Denis Bently (Photo: Unknown)  

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Dennis Bentley 1926 – 2018

By Dave Shotton

In Remembrance

Readers of the lively reminiscences by former member Dennis Bentley in two recent Newsletters will have been saddened to hear of the passing of Dennis on 13 August 2018, following a short illness and on the eve of his 92nd birthday.

 Dennis was a member of the Karabiner Mountaineering Club from 1945 to 1952 during the formative years of the club, although he had already become acquainted with a number of those involved with the later formation of the club as early as 1942/43 when he was an apprentice in his future profession as an engineer. He is mentioned in a number of the first meet reports in the original handwritten Record of Meets logbook from early 1945 and also in the first club Newsletter of October 1945. He married a ‘Lancashire lass’ (Mary, sadly now deceased) in 1954 (the wedding was attended by various KMC members, including Len Stubbs as groomsman and Derek Seddon as photographer - Dennis still prized Derek’s photos from the day, as well as a postcard given to him by Plum Worrall on the day expressing Plum and Robbie’s best wishes). The following year Dennis and Mary moved to Dorset (with the furniture-removing assistance of Len Stubbs), where they settled and raised a family (Dennis was living in Dorchester at the end of his life). They had three sons, Martin who lives in Lancashire, Peregrine (Perry) who lives in British Columbia, Canada and is married to a keen outdoorswoman and mountaineer, and Julian, now resident in Australia.

Dennis re-established contact with the KMC (initially via his son Perry) late in 2017 after reading on the club website of the sad passing of Derek Seddon, and maintained an animated email correspondence, mainly with myself and latterly also with Alan (L) Jones, until almost the last weeks of his life. Many of his evocative recollections of the formation and early years of the KMC, along with clear memories of various of its Founder Members, appeared in the May and July Newsletters earlier this year. I would strongly recommend reading or re-reading these two articles to get a feeling for Dennis as a man and KMC member and for the early years of the KMC (it may be recalled that the second article contains a memorable first-hand account of Plum Worrall’s presentation of a painting to Edmund Hillary at the Free Trade Hall in 1953). In informing us of his father’s death, Dennis’s son Martin confirmed that Dennis had very much enjoyed the opportunity to reminisce, his memory undiminished by age, about his days with the Karabiner Club during our recent correspondence.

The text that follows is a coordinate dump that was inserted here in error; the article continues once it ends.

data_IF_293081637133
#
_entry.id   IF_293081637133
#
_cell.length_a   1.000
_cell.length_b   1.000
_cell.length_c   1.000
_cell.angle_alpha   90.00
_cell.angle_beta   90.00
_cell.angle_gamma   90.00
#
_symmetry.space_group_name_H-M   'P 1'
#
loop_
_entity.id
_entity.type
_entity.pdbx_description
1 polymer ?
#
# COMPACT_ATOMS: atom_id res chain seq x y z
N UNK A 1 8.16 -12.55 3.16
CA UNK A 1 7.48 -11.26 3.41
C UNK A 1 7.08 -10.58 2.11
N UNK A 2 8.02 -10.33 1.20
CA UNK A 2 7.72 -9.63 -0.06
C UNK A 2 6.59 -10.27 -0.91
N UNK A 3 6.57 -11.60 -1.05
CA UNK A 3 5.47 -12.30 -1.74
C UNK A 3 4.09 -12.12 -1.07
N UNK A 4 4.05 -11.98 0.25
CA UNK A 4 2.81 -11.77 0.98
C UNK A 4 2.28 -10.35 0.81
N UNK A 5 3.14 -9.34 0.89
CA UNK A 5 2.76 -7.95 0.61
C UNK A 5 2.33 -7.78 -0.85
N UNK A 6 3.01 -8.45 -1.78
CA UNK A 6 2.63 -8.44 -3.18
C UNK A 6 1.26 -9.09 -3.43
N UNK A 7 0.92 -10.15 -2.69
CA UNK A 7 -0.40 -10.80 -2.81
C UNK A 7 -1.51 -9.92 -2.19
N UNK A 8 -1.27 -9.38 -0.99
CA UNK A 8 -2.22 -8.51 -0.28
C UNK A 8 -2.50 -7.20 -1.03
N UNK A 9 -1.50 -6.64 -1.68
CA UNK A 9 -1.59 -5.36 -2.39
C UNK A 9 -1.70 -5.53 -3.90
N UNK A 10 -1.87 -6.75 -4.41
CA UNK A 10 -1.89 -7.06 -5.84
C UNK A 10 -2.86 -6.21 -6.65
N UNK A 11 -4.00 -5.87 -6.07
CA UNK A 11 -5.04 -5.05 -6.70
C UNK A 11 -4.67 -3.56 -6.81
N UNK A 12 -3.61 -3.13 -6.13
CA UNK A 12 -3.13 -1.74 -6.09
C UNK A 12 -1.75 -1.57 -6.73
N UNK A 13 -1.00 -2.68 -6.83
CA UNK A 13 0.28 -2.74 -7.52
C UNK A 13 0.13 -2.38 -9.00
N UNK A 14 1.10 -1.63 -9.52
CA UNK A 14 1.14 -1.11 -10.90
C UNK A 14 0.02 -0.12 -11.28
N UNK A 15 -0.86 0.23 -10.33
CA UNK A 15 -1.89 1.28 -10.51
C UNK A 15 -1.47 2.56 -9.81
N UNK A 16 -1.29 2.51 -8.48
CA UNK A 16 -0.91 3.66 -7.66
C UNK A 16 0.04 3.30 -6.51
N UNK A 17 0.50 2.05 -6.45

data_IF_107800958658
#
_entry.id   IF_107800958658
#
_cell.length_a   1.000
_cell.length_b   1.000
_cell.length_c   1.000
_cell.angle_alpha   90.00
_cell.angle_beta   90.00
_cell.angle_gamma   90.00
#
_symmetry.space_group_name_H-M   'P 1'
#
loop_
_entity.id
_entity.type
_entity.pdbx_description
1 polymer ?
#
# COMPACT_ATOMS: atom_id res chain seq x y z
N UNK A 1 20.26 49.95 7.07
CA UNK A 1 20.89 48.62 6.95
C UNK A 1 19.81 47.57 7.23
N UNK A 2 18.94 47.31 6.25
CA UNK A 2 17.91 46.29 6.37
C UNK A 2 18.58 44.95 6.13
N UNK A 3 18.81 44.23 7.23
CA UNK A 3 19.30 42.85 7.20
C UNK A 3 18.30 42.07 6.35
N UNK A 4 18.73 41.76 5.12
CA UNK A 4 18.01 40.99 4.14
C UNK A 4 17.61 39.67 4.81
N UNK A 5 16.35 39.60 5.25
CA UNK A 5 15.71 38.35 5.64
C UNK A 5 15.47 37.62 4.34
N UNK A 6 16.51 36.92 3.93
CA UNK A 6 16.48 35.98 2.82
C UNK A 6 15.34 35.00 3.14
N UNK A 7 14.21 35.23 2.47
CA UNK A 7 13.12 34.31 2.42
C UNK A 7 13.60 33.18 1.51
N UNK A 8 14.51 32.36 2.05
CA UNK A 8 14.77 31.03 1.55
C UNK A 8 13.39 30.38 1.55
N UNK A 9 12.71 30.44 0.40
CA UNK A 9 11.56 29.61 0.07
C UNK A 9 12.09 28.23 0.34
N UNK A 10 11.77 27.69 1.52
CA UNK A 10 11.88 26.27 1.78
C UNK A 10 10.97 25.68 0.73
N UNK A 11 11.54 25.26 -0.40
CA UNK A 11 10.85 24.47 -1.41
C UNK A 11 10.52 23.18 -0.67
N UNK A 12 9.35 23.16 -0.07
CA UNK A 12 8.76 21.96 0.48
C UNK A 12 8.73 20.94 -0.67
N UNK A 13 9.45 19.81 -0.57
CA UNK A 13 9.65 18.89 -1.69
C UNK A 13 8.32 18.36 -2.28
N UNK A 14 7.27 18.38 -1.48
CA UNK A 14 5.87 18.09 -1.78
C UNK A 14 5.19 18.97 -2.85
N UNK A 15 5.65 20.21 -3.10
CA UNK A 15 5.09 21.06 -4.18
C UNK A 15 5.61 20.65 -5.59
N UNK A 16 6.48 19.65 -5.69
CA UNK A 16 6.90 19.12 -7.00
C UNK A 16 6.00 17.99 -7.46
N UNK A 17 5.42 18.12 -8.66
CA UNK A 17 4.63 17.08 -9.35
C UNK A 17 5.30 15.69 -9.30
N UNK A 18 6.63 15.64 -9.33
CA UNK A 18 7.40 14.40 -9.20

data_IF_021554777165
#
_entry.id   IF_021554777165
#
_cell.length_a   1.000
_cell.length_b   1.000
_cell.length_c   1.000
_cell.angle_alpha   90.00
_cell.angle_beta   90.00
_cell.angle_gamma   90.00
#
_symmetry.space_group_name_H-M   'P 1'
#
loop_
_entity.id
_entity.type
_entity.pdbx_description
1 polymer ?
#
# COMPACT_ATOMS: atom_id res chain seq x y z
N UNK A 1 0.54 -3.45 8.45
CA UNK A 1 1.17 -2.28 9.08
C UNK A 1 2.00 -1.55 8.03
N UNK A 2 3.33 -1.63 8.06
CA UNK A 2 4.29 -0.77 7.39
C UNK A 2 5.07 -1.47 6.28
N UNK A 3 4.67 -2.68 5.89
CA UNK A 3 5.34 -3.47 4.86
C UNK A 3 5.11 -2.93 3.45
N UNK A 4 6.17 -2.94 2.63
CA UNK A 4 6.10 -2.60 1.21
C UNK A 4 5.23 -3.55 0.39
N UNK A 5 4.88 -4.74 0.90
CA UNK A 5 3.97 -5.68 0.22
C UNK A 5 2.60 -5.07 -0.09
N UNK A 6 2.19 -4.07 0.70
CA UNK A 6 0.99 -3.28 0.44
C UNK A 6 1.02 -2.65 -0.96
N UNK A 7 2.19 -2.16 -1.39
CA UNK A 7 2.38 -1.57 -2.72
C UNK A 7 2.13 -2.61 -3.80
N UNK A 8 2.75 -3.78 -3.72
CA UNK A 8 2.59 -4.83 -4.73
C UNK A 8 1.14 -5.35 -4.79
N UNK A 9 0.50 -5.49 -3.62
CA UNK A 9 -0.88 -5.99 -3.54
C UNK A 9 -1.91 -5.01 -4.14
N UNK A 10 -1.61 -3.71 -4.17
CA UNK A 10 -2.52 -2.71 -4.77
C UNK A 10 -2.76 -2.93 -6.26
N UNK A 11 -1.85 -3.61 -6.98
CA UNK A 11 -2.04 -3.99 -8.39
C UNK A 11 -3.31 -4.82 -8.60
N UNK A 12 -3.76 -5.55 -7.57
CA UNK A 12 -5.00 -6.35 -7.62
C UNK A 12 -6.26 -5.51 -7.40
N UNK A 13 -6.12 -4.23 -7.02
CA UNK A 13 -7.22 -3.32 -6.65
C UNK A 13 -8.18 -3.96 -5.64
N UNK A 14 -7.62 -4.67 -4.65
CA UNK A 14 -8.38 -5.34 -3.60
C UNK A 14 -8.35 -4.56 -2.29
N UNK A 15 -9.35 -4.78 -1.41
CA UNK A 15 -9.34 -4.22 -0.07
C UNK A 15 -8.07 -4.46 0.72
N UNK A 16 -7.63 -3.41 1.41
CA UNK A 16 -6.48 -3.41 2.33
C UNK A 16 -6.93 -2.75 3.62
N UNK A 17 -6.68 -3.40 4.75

I shall close with a short description in Dennis’s own words of a photograph of himself taken at the end of an attempt (in the late 1940s?) with Len Stubbs and Tony Taylor on the Lakeland 3000s, abandoned after 35 miles due to adverse weather conditions. (The photo has already appeared in the May 2018 Newsletter, but the description is previously unpublished).

The photo was taken by Len. The third member was Tony Taylor. The scene a very wet Sunday lunchtime in St John’s in the Vale. It was the end of our attempt at the Lakeland 3000 ft summits in 24 hours. We had left Wall End Barn at 10 am on the Saturday and set off up Rossett Ghyll, a fine morning. We had a fine trek over the Scafell Peaks and set off down Borrowdale to Keswick and Skiddaw. We reached Keswick late evening and had fish and chips before setting off up Skiddaw. Nearing the summit everything became undone. Thick mist and cloud enveloped us, it was pitch black, and the rain came, it was Lakeland rain and we were soon soaked. A shooting cabin offered brief respite... It was beyond midnight and we took the wrong path back down! After a little while Len realised we were descending the far side. We hiked back in driving rain and mist, soaked to the bone. So, it was that at St. John’s in the Vale already on the hills in excess of our 24 hours we had to decide if we were in a fit state to tackle Helvellyn and the Striding Edge. Knowing Len, I’m sure he would have had a go, but he wouldn’t risk “the lads”.

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